Foes join forces

Updated - December 04, 2021 11:33 pm IST

Published - August 18, 2015 01:07 am IST

Nothing brings political rivals together as a bigger, common rival does. With the BJP emerging as the front runner in the approaching Assembly election in Bihar, the old foes, Nitish Kumar of the Janata Dal (United) and Lalu Prasad of the Rashtriya Janata Dal, >have joined forces with the Congress in a grand ‘secular’ alliance. The RJD was the common enemy that unified major opposition parties more than a decade ago; it is the BJP in that role now. All three parties, the JD(U), the RJD and the Congress, have formed governments in Bihar independently of one another, but the recent shifts in electoral fortunes mean they are fighting for the same anti-BJP political space. With Mr. Prasad no longer in contention for the Chief Minister’s post — given his conviction in a corruption case and disqualification from contesting any election — what remained to be settled was the number of seats for each party. In any case, Mr. Kumar, as the sitting Chief Minister, could not have been expected to step aside in a race for the leadership of the alliance. The two main parties agreeing to fight in the same number of seats must have been a solution that suggested itself. However, after they split 200 of the 243 seats between them, and apportioned 40 for the Congress, Mr. Kumar and Mr. Prasad had only three seats to offer to the Nationalist Congress Party. Not surprisingly, the NCP opted out.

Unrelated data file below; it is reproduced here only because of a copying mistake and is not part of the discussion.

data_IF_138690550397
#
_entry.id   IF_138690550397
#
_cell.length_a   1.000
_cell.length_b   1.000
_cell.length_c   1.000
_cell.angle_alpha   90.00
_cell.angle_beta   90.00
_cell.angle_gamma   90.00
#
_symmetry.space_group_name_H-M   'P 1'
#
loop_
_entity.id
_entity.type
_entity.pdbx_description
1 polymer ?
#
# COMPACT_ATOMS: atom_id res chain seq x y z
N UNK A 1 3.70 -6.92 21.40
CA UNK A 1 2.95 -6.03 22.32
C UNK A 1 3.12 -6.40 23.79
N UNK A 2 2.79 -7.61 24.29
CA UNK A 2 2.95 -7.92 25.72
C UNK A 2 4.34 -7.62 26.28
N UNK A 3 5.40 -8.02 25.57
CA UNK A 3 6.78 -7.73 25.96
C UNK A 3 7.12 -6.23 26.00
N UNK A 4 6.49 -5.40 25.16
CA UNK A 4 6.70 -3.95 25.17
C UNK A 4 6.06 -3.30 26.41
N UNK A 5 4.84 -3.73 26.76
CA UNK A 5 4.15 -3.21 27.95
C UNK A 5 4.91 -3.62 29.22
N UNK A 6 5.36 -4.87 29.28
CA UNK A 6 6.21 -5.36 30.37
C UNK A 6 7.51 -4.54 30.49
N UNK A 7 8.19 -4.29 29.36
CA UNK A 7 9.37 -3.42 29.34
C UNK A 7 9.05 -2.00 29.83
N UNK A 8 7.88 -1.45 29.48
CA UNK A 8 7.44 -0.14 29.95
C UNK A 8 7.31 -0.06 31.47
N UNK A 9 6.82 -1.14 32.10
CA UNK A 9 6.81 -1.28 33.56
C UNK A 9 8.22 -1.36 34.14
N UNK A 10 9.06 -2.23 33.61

This was not the scenario that Mr. Kumar envisaged >when he broke his ties with the BJP after Narendra Modi’s rise to national prominence ahead of last year’s Lok Sabha election. The JD(U) leader must have been hoping to do a repeat of what Odisha Chief Minister Naveen Patnaik did: he dumped the BJP as an ally at no political cost. However, Mr. Kumar has had to seek the help of the RJD and the Congress to stay in power. After the JD(U)’s heavy defeat in the Lok Sabha election, he had to quell an inner-party revolt as his hand-picked successor, Jitan Ram Manjhi, defied him repeatedly. By all accounts, Mr. Kumar is worse off now than when his party was in alliance with the BJP. By entering into a poll pact with Mr. Prasad, the JD(U) leader risks alienating sections of his own core constituency, which was built up over the years on an anti-Lalu Prasad platform. After campaigning against Mr. Prasad for years over issues such as corruption and law and order, Mr. Kumar will have to fight off the perception that his new alliance is motivated solely by his desire to stay in power and keep the BJP out. In electoral arithmetic, two plus two plus one is not always five.

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